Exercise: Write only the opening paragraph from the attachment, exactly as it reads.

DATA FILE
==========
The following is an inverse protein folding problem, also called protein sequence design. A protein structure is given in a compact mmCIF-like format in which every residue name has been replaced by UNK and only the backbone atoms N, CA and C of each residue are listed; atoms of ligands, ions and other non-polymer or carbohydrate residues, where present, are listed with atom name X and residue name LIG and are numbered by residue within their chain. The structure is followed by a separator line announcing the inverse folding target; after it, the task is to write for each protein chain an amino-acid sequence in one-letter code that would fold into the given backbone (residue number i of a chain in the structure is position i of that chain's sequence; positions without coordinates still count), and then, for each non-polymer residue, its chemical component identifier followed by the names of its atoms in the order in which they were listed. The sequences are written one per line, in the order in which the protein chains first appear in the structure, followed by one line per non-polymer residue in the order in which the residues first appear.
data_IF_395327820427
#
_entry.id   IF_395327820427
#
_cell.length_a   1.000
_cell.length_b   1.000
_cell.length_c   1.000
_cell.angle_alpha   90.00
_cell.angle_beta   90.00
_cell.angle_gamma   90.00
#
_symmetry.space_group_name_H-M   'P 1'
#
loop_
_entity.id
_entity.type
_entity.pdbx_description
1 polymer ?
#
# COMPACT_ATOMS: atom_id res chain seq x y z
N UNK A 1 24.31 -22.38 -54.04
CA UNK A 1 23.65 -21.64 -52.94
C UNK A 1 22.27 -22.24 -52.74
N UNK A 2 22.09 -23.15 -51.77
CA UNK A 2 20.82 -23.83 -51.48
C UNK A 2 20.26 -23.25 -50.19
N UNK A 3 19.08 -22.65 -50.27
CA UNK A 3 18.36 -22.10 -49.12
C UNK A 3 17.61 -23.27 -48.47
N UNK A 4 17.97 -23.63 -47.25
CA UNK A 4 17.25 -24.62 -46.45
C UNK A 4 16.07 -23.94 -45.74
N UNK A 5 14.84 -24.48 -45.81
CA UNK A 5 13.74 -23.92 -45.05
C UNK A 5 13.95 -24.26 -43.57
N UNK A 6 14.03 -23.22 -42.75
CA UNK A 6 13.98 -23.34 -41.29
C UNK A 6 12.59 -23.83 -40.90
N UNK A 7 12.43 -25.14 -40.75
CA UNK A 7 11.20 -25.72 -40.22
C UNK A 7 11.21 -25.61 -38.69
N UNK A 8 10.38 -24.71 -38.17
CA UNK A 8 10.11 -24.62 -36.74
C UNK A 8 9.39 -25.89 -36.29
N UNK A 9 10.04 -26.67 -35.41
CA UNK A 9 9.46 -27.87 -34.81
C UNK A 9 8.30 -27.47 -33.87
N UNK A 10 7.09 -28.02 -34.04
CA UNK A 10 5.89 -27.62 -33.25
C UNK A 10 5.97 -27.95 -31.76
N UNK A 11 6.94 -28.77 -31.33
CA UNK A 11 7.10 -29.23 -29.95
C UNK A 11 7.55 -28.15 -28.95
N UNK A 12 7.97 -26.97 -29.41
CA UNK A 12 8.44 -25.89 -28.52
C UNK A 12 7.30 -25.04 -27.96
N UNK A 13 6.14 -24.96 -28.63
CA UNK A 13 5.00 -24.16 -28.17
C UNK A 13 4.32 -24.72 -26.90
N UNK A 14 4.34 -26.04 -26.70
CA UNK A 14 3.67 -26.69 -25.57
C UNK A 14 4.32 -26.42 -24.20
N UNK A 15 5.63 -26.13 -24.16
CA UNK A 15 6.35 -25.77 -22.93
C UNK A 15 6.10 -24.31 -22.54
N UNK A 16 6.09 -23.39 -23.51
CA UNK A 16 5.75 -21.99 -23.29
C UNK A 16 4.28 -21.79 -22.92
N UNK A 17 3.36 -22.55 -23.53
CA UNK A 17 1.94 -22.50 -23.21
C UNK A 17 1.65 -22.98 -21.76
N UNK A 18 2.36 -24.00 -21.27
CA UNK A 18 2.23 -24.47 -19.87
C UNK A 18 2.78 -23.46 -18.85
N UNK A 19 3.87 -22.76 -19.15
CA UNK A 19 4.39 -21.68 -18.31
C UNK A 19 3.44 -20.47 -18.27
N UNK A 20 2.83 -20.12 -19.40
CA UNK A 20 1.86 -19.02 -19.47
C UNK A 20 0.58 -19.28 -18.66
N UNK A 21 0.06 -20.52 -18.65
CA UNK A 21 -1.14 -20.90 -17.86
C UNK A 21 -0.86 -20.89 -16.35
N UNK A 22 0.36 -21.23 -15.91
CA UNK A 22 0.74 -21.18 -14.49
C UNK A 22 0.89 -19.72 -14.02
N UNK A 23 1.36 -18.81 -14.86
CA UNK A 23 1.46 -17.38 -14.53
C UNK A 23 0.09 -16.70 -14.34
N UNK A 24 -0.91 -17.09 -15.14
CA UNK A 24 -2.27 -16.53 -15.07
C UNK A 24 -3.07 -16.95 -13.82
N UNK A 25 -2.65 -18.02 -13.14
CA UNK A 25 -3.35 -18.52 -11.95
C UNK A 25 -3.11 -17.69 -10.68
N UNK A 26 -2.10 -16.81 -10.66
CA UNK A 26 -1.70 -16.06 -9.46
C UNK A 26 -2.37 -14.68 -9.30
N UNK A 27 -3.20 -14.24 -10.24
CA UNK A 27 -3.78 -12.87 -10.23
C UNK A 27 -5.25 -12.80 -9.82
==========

The following is an inverse protein folding problem, also called protein sequence design. A protein structure is given in a compact mmCIF-like format in which every residue name has been replaced by UNK and only the backbone atoms N, CA and C of each residue are listed; atoms of ligands, ions and other non-polymer or carbohydrate residues, where present, are listed with atom name X and residue name LIG and are numbered by residue within their chain. The structure is followed by a separator line announcing the inverse folding target; after it, the task is to write for each protein chain an amino-acid sequence in one-letter code that would fold into the given backbone (residue number i of a chain in the structure is position i of that chain's sequence; positions without coordinates still count), and then, for each non-polymer residue, its chemical component identifier followed by the names of its atoms in the order in which they were listed. The sequences are written one per line, in the order in which the protein chains first appear in the structure, followed by one line per non-polymer residue in the order in which the residues first appear.